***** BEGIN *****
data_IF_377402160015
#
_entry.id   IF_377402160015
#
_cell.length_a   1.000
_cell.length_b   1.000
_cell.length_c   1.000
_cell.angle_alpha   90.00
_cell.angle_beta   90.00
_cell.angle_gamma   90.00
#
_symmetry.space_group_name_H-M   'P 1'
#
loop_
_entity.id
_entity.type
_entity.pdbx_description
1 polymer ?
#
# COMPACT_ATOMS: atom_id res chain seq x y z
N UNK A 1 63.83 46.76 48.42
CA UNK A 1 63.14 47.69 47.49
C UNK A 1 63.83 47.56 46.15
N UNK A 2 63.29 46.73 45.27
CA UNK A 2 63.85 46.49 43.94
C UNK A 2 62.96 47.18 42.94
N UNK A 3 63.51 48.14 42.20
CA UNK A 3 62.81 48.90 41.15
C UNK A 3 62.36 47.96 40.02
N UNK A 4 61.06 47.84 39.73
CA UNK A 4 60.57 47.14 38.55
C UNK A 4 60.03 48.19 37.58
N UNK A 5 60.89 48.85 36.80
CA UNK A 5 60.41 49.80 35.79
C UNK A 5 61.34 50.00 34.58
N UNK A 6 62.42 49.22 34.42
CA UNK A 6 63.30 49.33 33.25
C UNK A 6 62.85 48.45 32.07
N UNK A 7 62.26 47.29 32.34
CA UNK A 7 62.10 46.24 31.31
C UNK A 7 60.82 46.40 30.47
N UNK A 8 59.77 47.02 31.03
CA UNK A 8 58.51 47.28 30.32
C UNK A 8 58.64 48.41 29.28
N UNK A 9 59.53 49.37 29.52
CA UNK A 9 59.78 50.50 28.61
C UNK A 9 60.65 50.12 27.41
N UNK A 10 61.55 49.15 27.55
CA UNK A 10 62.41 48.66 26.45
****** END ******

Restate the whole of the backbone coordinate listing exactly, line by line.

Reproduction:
data_IF_377402160015
#
_entry.id   IF_377402160015
#
_cell.length_a   1.000
_cell.length_b   1.000
_cell.length_c   1.000
_cell.angle_alpha   90.00
_cell.angle_beta   90.00
_cell.angle_gamma   90.00
#
_symmetry.space_group_name_H-M   'P 1'
#
loop_
_entity.id
_entity.type
_entity.pdbx_description
1 polymer ?
#
# COMPACT_ATOMS: atom_id res chain seq x y z
N UNK A 1 63.83 46.76 48.42
CA UNK A 1 63.14 47.69 47.49
C UNK A 1 63.83 47.56 46.15
N UNK A 2 63.29 46.73 45.27
CA UNK A 2 63.85 46.49 43.94
C UNK A 2 62.96 47.18 42.94
N UNK A 3 63.51 48.14 42.20
CA UNK A 3 62.81 48.90 41.15
C UNK A 3 62.36 47.96 40.02
N UNK A 4 61.06 47.84 39.73
CA UNK A 4 60.57 47.14 38.55
C UNK A 4 60.03 48.19 37.58
N UNK A 5 60.89 48.85 36.80
CA UNK A 5 60.41 49.80 35.79
C UNK A 5 61.34 50.00 34.58
N UNK A 6 62.42 49.22 34.42
CA UNK A 6 63.30 49.33 33.25
C UNK A 6 62.85 48.45 32.07
N UNK A 7 62.26 47.29 32.34
CA UNK A 7 62.10 46.24 31.31
C UNK A 7 60.82 46.40 30.47
N UNK A 8 59.77 47.02 31.03
CA UNK A 8 58.51 47.28 30.32
C UNK A 8 58.64 48.41 29.28
N UNK A 9 59.53 49.37 29.52
CA UNK A 9 59.78 50.50 28.61
C UNK A 9 60.65 50.12 27.41
N UNK A 10 61.55 49.15 27.55
CA UNK A 10 62.41 48.66 26.45